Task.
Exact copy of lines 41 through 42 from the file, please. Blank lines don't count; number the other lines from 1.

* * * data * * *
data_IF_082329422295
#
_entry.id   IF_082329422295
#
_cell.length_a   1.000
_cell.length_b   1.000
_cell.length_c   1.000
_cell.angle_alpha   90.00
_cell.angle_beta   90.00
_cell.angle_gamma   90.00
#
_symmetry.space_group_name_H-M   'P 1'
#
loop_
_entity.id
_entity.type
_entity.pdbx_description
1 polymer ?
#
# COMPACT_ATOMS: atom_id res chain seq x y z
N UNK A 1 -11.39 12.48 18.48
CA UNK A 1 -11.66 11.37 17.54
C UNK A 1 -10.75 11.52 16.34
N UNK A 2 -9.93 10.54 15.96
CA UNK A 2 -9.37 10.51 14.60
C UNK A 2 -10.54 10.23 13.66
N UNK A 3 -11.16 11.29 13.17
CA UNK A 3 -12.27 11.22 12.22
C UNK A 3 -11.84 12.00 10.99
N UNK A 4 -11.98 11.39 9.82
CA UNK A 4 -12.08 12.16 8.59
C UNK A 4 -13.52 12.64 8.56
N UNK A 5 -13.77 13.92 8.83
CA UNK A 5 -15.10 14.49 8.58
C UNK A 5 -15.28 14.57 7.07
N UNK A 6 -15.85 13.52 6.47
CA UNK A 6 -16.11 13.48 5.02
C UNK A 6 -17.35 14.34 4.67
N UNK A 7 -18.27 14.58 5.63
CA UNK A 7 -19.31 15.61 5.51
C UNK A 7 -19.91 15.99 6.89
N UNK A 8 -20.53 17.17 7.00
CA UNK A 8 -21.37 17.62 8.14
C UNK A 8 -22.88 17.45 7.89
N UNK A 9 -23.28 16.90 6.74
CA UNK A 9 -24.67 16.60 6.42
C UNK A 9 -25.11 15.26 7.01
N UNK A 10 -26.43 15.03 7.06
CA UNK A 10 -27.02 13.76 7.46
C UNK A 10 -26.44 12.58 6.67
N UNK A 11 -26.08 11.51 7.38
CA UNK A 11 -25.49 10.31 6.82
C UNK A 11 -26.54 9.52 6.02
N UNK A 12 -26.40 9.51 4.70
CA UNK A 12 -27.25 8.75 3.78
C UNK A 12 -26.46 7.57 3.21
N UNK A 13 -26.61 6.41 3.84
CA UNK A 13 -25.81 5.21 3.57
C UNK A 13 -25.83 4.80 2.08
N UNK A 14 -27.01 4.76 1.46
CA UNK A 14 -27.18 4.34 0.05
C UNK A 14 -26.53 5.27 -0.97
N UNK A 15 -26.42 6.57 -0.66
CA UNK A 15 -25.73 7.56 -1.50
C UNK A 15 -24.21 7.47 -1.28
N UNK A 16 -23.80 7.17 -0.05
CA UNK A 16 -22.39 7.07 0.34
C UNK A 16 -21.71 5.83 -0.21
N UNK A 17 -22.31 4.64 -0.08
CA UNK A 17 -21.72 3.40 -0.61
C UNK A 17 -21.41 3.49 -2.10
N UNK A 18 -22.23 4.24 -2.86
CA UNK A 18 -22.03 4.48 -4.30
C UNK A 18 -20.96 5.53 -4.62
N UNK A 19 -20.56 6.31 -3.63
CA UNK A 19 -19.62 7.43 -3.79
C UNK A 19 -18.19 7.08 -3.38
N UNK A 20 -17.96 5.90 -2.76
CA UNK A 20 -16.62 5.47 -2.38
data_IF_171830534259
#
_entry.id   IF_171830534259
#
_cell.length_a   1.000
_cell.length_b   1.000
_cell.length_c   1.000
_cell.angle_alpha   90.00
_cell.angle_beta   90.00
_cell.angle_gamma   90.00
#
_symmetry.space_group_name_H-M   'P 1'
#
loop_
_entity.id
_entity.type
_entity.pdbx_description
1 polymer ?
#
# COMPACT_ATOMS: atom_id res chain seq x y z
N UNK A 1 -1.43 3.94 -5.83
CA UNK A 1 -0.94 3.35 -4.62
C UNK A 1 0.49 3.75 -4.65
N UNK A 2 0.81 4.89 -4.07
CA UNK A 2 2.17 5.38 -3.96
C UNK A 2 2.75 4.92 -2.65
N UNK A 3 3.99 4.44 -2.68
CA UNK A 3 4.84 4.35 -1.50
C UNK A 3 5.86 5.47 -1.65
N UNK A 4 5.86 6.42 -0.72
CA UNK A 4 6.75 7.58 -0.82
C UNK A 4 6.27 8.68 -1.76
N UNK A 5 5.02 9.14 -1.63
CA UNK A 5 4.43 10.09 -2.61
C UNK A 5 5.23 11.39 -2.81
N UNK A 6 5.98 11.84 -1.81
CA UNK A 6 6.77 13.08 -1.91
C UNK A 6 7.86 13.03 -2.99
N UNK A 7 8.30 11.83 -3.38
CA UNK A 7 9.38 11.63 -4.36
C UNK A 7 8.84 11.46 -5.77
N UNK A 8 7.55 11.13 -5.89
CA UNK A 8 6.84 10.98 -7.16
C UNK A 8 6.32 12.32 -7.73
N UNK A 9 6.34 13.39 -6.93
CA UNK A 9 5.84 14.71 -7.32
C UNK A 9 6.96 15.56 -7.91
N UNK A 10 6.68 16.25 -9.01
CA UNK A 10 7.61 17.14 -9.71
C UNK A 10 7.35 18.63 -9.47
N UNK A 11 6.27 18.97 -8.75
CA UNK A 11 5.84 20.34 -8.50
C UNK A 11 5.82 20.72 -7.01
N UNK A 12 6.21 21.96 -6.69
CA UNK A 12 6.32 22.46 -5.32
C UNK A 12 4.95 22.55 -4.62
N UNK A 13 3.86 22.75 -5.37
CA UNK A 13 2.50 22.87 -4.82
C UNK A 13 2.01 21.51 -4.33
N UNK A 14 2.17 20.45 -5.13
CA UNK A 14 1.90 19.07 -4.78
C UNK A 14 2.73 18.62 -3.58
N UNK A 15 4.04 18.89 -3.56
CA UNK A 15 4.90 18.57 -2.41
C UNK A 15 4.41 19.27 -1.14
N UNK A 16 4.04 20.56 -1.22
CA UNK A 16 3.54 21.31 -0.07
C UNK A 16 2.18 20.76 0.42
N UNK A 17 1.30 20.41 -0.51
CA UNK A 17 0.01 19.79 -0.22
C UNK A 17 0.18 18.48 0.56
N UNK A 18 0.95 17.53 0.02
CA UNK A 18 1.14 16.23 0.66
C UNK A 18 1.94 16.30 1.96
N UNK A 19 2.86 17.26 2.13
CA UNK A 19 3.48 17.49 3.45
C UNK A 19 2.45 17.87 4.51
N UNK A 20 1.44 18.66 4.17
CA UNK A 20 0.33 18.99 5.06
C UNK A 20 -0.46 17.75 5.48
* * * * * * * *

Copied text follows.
C UNK A 7 -19.91 15.99 6.89
N UNK A 8 -20.53 17.17 7.00